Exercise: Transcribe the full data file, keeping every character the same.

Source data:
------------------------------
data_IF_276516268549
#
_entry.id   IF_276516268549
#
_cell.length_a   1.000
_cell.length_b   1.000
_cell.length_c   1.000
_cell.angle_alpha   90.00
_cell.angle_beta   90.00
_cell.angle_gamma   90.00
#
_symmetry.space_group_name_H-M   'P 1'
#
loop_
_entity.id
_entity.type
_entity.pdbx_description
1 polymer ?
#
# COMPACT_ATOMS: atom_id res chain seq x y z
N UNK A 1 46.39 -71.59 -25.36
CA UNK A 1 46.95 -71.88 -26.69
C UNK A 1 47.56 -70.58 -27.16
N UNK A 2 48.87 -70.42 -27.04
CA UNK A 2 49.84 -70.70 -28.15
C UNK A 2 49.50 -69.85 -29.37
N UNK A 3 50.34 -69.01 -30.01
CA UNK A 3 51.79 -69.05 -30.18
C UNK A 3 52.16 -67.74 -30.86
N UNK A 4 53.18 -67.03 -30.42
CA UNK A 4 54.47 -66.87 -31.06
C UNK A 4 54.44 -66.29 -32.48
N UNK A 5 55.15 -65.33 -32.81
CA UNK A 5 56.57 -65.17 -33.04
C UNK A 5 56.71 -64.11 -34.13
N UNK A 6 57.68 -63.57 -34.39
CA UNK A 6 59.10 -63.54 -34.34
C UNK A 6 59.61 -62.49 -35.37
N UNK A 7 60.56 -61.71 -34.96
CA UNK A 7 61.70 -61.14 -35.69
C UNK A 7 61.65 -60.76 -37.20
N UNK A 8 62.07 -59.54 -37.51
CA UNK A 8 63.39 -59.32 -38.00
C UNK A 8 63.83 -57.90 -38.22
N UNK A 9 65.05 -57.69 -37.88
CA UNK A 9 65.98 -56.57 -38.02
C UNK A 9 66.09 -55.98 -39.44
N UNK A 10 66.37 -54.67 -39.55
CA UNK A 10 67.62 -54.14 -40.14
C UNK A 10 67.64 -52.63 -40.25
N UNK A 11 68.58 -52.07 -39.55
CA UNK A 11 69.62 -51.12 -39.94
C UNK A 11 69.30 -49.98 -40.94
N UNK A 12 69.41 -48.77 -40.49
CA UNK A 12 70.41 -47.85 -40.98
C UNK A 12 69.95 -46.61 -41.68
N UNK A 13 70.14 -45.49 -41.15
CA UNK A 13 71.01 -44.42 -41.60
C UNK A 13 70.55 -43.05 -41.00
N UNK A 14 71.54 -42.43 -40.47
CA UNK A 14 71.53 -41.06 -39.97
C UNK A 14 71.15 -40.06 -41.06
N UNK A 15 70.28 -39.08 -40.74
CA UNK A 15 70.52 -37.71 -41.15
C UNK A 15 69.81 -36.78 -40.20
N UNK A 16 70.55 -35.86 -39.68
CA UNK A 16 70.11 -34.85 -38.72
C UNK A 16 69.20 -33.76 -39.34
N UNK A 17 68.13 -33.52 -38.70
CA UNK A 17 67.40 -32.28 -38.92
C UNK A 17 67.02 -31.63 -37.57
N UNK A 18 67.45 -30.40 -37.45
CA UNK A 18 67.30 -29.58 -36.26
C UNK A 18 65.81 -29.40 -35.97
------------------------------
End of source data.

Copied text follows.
data_IF_276516268549
#
_entry.id   IF_276516268549
#
_cell.length_a   1.000
_cell.length_b   1.000
_cell.length_c   1.000
_cell.angle_alpha   90.00
_cell.angle_beta   90.00
_cell.angle_gamma   90.00
#
_symmetry.space_group_name_H-M   'P 1'
#
loop_
_entity.id
_entity.type
_entity.pdbx_description
1 polymer ?
#
# COMPACT_ATOMS: atom_id res chain seq x y z
N UNK A 1 46.39 -71.59 -25.36
CA UNK A 1 46.95 -71.88 -26.69
C UNK A 1 47.56 -70.58 -27.16
N UNK A 2 48.87 -70.42 -27.04
CA UNK A 2 49.84 -70.70 -28.15
C UNK A 2 49.50 -69.85 -29.37
N UNK A 3 50.34 -69.01 -30.01
CA UNK A 3 51.79 -69.05 -30.18
C UNK A 3 52.16 -67.74 -30.86
N UNK A 4 53.18 -67.03 -30.42
CA UNK A 4 54.47 -66.87 -31.06
C UNK A 4 54.44 -66.29 -32.48
N UNK A 5 55.15 -65.33 -32.81
CA UNK A 5 56.57 -65.17 -33.04
C UNK A 5 56.71 -64.11 -34.13
N UNK A 6 57.68 -63.57 -34.39
CA UNK A 6 59.10 -63.54 -34.34
C UNK A 6 59.61 -62.49 -35.37
N UNK A 7 60.56 -61.71 -34.96
CA UNK A 7 61.70 -61.14 -35.69
C UNK A 7 61.65 -60.76 -37.20
N UNK A 8 62.07 -59.54 -37.51
CA UNK A 8 63.39 -59.32 -38.00
C UNK A 8 63.83 -57.90 -38.22
N UNK A 9 65.05 -57.69 -37.88
CA UNK A 9 65.98 -56.57 -38.02
C UNK A 9 66.09 -55.98 -39.44
N UNK A 10 66.37 -54.67 -39.55
CA UNK A 10 67.62 -54.14 -40.14
C UNK A 10 67.64 -52.63 -40.25
N UNK A 11 68.58 -52.07 -39.55
CA UNK A 11 69.62 -51.12 -39.94
C UNK A 11 69.30 -49.98 -40.94
N UNK A 12 69.41 -48.77 -40.49
CA UNK A 12 70.41 -47.85 -40.98
C UNK A 12 69.95 -46.61 -41.68
N UNK A 13 70.14 -45.49 -41.15
CA UNK A 13 71.01 -44.42 -41.60
C UNK A 13 70.55 -43.05 -41.00
N UNK A 14 71.54 -42.43 -40.47
CA UNK A 14 71.53 -41.06 -39.97
C UNK A 14 71.15 -40.06 -41.06
N UNK A 15 70.28 -39.08 -40.74
CA UNK A 15 70.52 -37.71 -41.15
C UNK A 15 69.81 -36.78 -40.20
N UNK A 16 70.55 -35.86 -39.68
CA UNK A 16 70.11 -34.85 -38.72
C UNK A 16 69.20 -33.76 -39.34
N UNK A 17 68.13 -33.52 -38.70
CA UNK A 17 67.40 -32.28 -38.92
C UNK A 17 67.02 -31.63 -37.57
N UNK A 18 67.45 -30.40 -37.45
CA UNK A 18 67.30 -29.58 -36.26
C UNK A 18 65.81 -29.40 -35.97